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By Paul Nisbet on Friday 7th January, 2011 at 10:58am
A report on the use of digital papers in 2010 is now available for download. The report contains a lot of interesting (well, to me, anyway) statistics and feedback from staff who used the papers last year.
In 2010, 101 centres made 2000 requests for digital papers on behalf of 675 candidates. Compared with 2009, this represents a 71% increase in the number of requests, a 38% increase in the number of centres, and a 60% increase in the number of candidates. This continues the upward trend since the papers were first trialled in 2006.
While more schools and candidates used the papers for the first time in 2010, the data also shows that most centres which used the papers in previous years made more requests for more candidates. Once a school 'goes digital', it seems the number of candidates increases each year, and the number of digital papers that a pupil uses also increases. This is good news because it shows that the papers are in most cases well received and meeting the needs of pupils.
Centres from 30 of the 32 local authorities requested digital papers, together with 5 colleges and 5 independent schools.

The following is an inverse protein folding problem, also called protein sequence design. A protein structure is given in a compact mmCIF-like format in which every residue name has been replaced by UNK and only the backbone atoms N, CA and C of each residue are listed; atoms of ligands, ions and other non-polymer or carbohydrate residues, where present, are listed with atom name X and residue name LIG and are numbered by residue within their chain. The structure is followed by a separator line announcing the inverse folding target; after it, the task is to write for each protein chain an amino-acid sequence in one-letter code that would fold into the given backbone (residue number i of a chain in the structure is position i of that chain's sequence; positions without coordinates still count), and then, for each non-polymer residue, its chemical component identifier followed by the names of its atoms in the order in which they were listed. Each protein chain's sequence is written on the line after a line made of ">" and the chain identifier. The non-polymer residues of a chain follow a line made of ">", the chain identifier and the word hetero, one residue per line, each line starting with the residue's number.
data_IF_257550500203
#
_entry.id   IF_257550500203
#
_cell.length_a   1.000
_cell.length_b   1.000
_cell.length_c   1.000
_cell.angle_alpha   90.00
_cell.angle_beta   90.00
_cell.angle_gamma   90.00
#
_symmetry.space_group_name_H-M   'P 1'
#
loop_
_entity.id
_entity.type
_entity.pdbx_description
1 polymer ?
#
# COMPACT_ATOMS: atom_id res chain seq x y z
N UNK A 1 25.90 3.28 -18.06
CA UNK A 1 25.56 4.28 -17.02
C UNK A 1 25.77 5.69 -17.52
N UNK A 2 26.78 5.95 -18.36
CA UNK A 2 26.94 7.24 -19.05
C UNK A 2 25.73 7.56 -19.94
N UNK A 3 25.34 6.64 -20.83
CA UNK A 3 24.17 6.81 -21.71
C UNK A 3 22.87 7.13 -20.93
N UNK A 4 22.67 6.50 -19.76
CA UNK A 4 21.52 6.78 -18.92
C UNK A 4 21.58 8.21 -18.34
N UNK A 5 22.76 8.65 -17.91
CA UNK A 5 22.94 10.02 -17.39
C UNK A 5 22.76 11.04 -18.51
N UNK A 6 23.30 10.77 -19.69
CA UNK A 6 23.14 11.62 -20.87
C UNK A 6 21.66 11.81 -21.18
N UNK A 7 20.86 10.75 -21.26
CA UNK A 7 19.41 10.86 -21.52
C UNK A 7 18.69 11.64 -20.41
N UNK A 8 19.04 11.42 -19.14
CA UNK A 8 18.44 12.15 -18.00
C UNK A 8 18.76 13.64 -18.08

Candidates with dyslexia and specific learning difficulties were the largest group of users (60%) of digital papers, although pupils with a wide range of other difficulties also used them.
Each year SQA send a questiuonnaire to staff who used the papers and Maggie Quinn of SQA has compiled some useful observations which will help SQA and CALL to develop and support use of digital papers.
The report also summarises feedback from a Focus Group meeting held on 29th October 2010, which will also help improve quality of the papers and administration.
The Digital Papers project has been a great success: a really good collaboration between SQA, CALL, schools and pupils. One of the key players has been Sheila Rennie, SQA Manager of Assessment Materials and Publications. Sheila, along with her colleagues Patricia McDonald and Maggie Quinn, has really driven the project along and the uptake of papers is a tribute to her hard work and professionalism. Sheila retired last year and we wish her well.